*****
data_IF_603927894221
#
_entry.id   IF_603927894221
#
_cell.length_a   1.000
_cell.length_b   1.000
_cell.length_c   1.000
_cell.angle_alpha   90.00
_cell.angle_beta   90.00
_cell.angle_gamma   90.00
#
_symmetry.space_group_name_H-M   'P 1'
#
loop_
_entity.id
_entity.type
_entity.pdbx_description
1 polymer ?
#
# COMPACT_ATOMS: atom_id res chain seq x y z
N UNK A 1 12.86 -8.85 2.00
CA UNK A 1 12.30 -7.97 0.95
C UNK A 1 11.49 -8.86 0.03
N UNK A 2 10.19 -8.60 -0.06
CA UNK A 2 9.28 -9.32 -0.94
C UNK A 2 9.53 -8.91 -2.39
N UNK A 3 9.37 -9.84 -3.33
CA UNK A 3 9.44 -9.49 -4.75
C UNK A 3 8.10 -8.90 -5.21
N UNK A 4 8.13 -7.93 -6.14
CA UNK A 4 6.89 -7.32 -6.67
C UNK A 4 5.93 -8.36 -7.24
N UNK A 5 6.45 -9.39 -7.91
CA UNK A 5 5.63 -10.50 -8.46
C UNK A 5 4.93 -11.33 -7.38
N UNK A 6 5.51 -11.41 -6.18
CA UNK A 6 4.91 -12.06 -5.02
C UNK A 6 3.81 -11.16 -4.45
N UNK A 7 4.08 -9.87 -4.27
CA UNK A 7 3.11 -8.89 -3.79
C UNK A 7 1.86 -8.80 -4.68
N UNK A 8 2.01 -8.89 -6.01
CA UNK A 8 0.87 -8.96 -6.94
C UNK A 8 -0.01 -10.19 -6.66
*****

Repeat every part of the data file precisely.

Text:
data_IF_603927894221
#
_entry.id   IF_603927894221
#
_cell.length_a   1.000
_cell.length_b   1.000
_cell.length_c   1.000
_cell.angle_alpha   90.00
_cell.angle_beta   90.00
_cell.angle_gamma   90.00
#
_symmetry.space_group_name_H-M   'P 1'
#
loop_
_entity.id
_entity.type
_entity.pdbx_description
1 polymer ?
#
# COMPACT_ATOMS: atom_id res chain seq x y z
N UNK A 1 12.86 -8.85 2.00
CA UNK A 1 12.30 -7.97 0.95
C UNK A 1 11.49 -8.86 0.03
N UNK A 2 10.19 -8.60 -0.06
CA UNK A 2 9.28 -9.32 -0.94
C UNK A 2 9.53 -8.91 -2.39
N UNK A 3 9.37 -9.84 -3.33
CA UNK A 3 9.44 -9.49 -4.75
C UNK A 3 8.10 -8.90 -5.21
N UNK A 4 8.13 -7.93 -6.14
CA UNK A 4 6.89 -7.32 -6.67
C UNK A 4 5.93 -8.36 -7.24
N UNK A 5 6.45 -9.39 -7.91
CA UNK A 5 5.63 -10.50 -8.46
C UNK A 5 4.93 -11.33 -7.38
N UNK A 6 5.51 -11.41 -6.18
CA UNK A 6 4.91 -12.06 -5.02
C UNK A 6 3.81 -11.16 -4.45
N UNK A 7 4.08 -9.87 -4.27
CA UNK A 7 3.11 -8.89 -3.79
C UNK A 7 1.86 -8.80 -4.68
N UNK A 8 2.01 -8.89 -6.01
CA UNK A 8 0.87 -8.96 -6.94
C UNK A 8 -0.01 -10.19 -6.66